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Refractory heat insulation - Thermal
Also in wood fired ovens the energy absorbed into dense firing chamber ust be kept in letting it to serve its purpose. It should vibrate only inside the dome and cook for us for a long time. If the dome was not covered with insulation, heat energy from the fire would quickly run away leaving the dome cold.
Dome walls of the oven are made of dense material with high thermal conductivity therefore cooking chamber is capable to soak in heat from the fire and lead it all across in the body. This heat energy also enters right the outside edge very quickly, literally in a high speed. In other words, as well as the dome is hot on the inside, very fast it gets equally hot on the outside. "That means it's loaded with cooking energy :o) 'Oh no no … don't get scared it is very good for you!!! We will just give the oven a nice coat to keep it warm even though it is not winter, and that way the energy is only ours."
Refractory heat insulation types
You can choose from many refractory insulation types. Some are packed in bags and used in a loose form by pouring it dry in around and on top of a boxed in dome of any shape. Then there are blanket form heat insulation (rolled in different lengths or precut into smaller sizes.) You can easy prepare your own mix or buy insulations that are mixed with water before application, these can be cast or built up by hand, after setting the mix forms solid but soft insulating layer.
Dry, loose form heat insulations that can be poured around and on top of boxed in dome:
Ceramic fiber blankets or bats:
Mixed refractory insulation's:
13 : 1 : 1 - Perlite, Portland cement, Lime. Mix all dry ingredients then add small water amount in stages while mixing. This will become solid but stays flexible! Used e.g. for covering of the dome e.g. into barrel or igloo effect on the outside. (It is not insulating concrete or mortar.) Apply in 2.5cm - 1" layers, do 3-4 or more of them allow each layer to set before following one. Last, still insulating layer, can be thinner with double amount of cement. Finally for the weather finish, the oven can be rendered on chicken wire, just like the stucco on old wooden houses.
Thicker insulation application for under the hearth slab
Heat resistant insulation for under the floor slab can be simply 5:1 - mix of Vermiculite : Portland Cement (or often called also GP cement.) This insulating layer has also metal mesh under (the mix is then poured on top of the mesh). Mixing this type requires of approximately 1 part of water and 6 parts of dry matter, which makes it dry stuff to water 6:1 . . . ( in other words: 5 + 1 = 6 parts of dry ingredients which is Vermiculite and cement and water 1 part. All measuring is done fast in volume sense, NOT in weight.) Mix first only the dry Vermiculite and cement together. Then add into it only ~80% of the required water amount and mix. From the beginning it feels rather dry but as you progress with mixing you will realize that adding just a bid of water could make it very runny easily. I place into wheelbarrow 5 cans of Vermiculite, 1 can of cement, mix it with shovel there, then I add 1 full can of water and finish mixing. This makes me full wheelbarrow of insulation. Because insulating ingredients are so much lighter in weight, when compared for instance with any sand, it would be easy to push it out of the wheelbarrow. So take it easy while mixing it. You will see:)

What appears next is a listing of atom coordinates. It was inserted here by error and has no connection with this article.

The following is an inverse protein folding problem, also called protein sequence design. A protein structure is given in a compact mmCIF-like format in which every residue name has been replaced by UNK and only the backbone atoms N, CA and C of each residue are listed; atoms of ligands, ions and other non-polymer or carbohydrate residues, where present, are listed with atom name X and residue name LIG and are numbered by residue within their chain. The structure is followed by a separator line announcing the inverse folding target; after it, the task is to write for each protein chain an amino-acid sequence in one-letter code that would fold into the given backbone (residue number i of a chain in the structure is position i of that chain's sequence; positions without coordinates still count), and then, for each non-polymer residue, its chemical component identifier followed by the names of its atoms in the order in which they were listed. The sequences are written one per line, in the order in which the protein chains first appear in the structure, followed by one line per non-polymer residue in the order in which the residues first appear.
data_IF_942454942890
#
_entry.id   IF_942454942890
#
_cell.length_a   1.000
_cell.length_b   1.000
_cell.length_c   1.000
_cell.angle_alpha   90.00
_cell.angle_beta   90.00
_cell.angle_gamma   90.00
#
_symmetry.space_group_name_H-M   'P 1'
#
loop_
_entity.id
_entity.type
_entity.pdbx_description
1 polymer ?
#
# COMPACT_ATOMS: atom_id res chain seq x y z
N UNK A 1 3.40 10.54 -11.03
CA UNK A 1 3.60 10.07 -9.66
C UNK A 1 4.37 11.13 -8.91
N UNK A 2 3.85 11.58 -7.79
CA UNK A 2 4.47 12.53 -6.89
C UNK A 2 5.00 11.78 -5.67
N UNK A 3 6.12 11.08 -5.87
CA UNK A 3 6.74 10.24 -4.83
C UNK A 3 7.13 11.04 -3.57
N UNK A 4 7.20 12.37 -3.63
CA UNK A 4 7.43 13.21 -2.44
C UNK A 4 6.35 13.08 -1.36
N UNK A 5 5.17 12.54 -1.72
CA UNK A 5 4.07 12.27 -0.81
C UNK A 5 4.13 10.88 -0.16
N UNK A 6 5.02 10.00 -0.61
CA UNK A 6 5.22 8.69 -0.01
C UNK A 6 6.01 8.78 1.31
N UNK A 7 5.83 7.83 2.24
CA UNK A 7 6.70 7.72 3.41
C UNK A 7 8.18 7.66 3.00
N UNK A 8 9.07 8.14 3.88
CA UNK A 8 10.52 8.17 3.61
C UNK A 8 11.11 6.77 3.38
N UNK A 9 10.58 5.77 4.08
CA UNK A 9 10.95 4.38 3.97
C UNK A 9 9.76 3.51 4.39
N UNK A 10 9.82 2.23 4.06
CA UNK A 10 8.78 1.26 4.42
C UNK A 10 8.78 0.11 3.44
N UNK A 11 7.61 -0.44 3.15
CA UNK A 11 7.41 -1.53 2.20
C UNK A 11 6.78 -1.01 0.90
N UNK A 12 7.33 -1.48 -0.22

Do not mix Vermiculite based insulation in a cement mixer as the mixer is destroying the Vermiculite granular particles (page with images plus extra reading on vermiculite insulation.)
Thickness of this refractory insulation slab layer should be between 3" to 4" (75mm to 100mm) which is sufficient for the small surface a family sized wood fired oven has. When you make the floor insulating slab; transfer it from your wheelbarrow into place, spread it on the whole surface, and tap the mix on the top to make it more solid. This tapping doesn't have to be done with an insulation applied on the top of the oven because that one just sits there on the dense cooking part. With the insulation that goes under the concrete slab for the oven, lite tapping is required, because the oven is heavy. Till it sets the surface will feel soft like a mulch. But as it dries it also becomes hard.
The same 5:1 makes it light in weight concrete also. Floors are cast out of this mix in high raise buildings to lower the weight of the whole building down. However builders use mostly Perlite instead of vermiculite because as a building material Perlite is brittle. As a insulation in wood fired ovens both Vermiculite and Perlite perform very much the same way.
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